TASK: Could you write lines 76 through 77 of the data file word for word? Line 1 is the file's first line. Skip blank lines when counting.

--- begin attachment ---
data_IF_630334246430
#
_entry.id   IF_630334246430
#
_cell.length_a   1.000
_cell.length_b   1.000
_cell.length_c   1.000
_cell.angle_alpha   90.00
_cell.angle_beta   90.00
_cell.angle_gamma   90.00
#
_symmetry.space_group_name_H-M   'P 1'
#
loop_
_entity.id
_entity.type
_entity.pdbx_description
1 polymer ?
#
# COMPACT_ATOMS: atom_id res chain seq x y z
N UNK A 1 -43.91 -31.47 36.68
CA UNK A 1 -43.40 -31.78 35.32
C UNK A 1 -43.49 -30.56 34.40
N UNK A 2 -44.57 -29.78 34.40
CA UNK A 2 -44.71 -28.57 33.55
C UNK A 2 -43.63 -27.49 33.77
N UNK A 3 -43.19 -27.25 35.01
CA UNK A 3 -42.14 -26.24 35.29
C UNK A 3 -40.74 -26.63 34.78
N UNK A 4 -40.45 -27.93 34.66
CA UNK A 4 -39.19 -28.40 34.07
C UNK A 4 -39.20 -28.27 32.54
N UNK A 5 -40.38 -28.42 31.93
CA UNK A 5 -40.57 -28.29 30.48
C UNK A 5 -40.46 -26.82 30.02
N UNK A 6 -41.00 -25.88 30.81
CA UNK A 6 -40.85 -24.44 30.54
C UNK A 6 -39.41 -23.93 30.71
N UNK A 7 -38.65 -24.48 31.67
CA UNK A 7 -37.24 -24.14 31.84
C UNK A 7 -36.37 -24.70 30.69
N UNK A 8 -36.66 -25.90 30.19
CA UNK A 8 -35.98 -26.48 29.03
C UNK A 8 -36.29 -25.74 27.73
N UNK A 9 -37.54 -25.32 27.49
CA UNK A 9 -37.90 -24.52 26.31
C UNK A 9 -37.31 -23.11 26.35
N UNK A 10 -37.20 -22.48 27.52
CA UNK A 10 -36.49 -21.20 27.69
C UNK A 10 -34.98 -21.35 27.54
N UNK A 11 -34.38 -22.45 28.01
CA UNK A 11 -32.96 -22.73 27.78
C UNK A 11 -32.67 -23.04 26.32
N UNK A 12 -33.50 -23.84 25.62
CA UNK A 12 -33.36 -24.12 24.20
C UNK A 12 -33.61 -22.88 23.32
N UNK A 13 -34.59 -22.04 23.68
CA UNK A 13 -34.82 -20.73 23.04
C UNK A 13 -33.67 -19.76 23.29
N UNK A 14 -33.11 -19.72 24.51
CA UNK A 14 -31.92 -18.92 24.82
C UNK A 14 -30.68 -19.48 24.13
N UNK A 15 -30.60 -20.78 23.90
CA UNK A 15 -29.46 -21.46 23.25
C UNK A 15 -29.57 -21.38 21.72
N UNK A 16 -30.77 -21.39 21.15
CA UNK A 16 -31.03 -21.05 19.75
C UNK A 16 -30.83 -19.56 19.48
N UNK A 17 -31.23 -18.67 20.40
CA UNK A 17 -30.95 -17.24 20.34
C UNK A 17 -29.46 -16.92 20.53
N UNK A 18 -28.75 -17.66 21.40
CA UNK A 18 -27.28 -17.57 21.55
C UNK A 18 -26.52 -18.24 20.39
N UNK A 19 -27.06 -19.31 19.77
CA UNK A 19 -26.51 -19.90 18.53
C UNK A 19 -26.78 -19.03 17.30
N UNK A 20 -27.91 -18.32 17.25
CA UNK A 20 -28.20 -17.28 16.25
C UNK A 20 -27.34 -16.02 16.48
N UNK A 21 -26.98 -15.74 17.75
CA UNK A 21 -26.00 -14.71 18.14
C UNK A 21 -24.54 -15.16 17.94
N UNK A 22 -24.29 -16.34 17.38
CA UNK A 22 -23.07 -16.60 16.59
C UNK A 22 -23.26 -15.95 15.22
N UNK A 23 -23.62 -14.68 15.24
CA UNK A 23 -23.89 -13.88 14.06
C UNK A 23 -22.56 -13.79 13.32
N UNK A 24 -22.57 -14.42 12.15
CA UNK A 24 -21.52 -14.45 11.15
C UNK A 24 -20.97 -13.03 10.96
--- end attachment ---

CA UNK A 19 -26.51 -19.90 18.53
C UNK A 19 -26.78 -19.03 17.30